The plane came in to land at high speed and a 95kg passenger meant it had too much momentum to stop
By Tom Mack – Senior Reporter
A pilot suffered serious head injuries after overshooting a runway he was landing on and crashing into a hedge.
The 63-year-old man was coming in to land at Stoke Golding Airfield, near Hinckley, when the accident happened.
After a fast approach, he only managed to touch down about halfway along the runway.
He was used to landing the Pelican propeller plane on shorter airstrips so he thought he would be alright. But despite braking as hard as he could after touching down, he went past the end of the runway, still doing about 17mph, crashed through a hedge and dropped into a ditch.
He was flung forward and smashed his head against a metal bar.
A report on the crash was published yesterday by the government’s Air Accidents Investigation Branch. It suggested that the accident happened because the pilot was with a 95kg passenger – who was not injured – which added about 20 per cent to the weight of the aircraft.
The report stated the injuries were due to the pilot wearing his harness “comfortably”, instead of having the shoulder straps tight.
“The aircraft had flown from Oxenhope Airfield in Yorkshire and, with a northerly breeze, its pilot positioned to land on Runway 08 at Stoke Golding Airfield,” the report stated.
“He reported being slightly fast on the approach, which resulted in a protracted flare and deep landing approximately halfway along the runway.
“Despite applying maximum braking, the pilot could not stop the aircraft, which overran the runway.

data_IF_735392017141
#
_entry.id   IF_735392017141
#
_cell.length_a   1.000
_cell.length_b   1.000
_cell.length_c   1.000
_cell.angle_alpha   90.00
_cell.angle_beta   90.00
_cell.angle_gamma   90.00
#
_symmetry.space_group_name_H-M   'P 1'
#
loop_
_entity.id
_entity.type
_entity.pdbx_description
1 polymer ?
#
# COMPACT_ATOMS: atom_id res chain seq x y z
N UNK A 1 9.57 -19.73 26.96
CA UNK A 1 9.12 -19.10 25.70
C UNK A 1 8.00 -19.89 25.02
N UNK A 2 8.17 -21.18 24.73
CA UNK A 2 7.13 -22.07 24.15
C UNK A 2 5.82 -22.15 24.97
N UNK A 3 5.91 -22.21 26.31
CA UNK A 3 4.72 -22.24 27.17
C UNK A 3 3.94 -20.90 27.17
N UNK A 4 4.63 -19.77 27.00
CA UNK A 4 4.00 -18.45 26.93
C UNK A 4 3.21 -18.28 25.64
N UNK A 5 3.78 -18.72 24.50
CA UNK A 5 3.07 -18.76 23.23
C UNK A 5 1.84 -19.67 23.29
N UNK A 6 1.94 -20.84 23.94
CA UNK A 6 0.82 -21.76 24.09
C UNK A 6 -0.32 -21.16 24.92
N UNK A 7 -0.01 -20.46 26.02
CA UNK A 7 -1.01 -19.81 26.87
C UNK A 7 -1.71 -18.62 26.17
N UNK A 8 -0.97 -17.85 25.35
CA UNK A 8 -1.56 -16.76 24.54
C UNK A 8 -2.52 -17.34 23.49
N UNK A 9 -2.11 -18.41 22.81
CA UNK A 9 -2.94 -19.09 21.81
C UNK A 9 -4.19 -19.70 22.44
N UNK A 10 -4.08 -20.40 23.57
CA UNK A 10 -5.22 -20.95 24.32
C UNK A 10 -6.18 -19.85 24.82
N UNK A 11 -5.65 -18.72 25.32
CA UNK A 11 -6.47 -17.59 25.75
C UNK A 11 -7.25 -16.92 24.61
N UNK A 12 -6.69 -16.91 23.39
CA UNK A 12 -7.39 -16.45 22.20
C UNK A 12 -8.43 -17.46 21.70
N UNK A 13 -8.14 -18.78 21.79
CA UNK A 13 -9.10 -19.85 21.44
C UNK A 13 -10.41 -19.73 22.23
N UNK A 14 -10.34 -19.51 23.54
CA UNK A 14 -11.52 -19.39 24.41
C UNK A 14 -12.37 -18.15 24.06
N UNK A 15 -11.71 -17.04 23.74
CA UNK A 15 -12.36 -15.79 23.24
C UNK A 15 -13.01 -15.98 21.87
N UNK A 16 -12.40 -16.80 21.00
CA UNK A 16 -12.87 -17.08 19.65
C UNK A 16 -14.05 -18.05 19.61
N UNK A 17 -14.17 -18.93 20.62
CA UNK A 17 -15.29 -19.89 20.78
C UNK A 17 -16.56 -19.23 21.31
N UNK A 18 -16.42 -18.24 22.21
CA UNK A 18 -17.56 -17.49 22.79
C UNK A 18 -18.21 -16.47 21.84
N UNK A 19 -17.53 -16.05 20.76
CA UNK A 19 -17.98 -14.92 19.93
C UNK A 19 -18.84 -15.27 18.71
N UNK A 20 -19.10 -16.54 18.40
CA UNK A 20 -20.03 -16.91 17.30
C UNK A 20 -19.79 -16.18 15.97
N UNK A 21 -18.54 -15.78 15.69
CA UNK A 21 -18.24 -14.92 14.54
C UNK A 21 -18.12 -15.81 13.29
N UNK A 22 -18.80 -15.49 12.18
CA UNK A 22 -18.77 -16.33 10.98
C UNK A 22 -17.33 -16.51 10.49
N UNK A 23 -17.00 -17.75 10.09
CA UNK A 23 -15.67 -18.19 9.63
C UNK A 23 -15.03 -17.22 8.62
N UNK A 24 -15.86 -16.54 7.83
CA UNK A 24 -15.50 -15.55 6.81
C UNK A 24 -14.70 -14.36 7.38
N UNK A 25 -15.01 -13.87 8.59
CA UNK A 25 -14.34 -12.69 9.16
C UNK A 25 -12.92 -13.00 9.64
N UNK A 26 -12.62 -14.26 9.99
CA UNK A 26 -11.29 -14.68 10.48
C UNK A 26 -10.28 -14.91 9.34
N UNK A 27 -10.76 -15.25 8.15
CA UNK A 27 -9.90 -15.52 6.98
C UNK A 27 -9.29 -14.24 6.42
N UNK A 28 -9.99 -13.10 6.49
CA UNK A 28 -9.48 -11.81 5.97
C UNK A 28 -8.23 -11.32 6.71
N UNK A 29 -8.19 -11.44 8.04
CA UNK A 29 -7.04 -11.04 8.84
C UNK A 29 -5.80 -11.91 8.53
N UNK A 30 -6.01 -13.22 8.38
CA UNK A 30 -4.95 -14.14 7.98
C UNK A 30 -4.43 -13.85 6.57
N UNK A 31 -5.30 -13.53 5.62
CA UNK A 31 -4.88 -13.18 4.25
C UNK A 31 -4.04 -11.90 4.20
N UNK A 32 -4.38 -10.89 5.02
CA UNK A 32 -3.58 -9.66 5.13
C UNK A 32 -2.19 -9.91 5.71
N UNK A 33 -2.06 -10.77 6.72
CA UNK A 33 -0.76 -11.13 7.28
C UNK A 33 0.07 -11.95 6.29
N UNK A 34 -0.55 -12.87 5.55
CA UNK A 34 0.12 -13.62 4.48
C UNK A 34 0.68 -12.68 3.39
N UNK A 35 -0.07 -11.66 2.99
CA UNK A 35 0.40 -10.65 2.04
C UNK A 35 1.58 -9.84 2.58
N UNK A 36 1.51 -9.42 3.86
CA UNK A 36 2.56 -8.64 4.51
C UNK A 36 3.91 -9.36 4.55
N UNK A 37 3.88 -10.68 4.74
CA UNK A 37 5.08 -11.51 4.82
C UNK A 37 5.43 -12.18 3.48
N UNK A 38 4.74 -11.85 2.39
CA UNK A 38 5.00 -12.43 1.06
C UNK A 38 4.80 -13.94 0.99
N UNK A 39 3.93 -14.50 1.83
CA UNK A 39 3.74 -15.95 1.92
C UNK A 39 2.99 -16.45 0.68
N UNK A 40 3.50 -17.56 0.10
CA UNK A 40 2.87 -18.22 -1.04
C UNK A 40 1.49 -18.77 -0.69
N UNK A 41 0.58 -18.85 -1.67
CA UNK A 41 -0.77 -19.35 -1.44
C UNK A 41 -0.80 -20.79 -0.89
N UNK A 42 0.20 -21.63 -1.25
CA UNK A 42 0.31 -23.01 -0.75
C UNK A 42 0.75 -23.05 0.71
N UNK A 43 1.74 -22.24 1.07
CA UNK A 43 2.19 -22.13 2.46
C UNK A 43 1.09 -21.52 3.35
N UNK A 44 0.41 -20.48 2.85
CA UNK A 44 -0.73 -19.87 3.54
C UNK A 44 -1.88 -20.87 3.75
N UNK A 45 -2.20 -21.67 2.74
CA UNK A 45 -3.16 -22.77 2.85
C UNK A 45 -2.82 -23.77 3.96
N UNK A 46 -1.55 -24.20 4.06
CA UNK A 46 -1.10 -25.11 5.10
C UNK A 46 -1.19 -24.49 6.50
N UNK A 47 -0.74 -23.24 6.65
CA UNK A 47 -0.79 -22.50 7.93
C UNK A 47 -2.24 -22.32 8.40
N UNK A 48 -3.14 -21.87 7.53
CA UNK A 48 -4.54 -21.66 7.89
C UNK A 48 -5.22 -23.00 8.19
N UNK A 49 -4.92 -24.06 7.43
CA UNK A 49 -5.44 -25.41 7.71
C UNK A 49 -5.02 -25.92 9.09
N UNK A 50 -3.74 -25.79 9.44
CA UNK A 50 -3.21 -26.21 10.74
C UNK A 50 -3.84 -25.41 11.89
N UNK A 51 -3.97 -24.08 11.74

“It entered the boundary hedge and tipped nose-first into a deep ditch, where it came to an abrupt halt.
“The pilot sustained severe injuries having struck his head on a metal bar running across the top of the cockpit.
“A post-accident field trial by the Light Aircraft Association showed that a slack shoulder strap would allow enough body movement for a seat occupant’s head to strike the metal bar during a rapid deceleration.”
The crash, which happened just after midday on August 20 last year, also caused a lot of damage to the plane, including to its propeller, wings, landing gear and fuselage.
Despite his injuries, the pilot was able to climb out of the aircraft.
The report stated: “The occupants were able to exit the aircraft using the door on the right side of the aircraft, although progress was hindered by the hedge’s thorny branches.
“Bystanders were quickly on scene to assist.”
The conclusion of the report stated the weight of the plane, the looseness of the straps and the pilot’s decision to go ahead with the landing instead of going round and trying the landing again were all factors.
It said: “For very light aircraft, relatively small increases in weight and excess speed can have a disproportionate effect on performance.
“The pilot reflected that, having not controlled the approach speed accurately or landed in the first third of runway, he should have gone around.
“It is likely that the pilot’s injuries resulted from his shoulder strap being ‘comfortable’ rather than tight.
“The slackness in the shoulder strap was likely a result of the pilot adjusting it so that he could reach the instrument panel during the flight and not pulling it tight for landing.”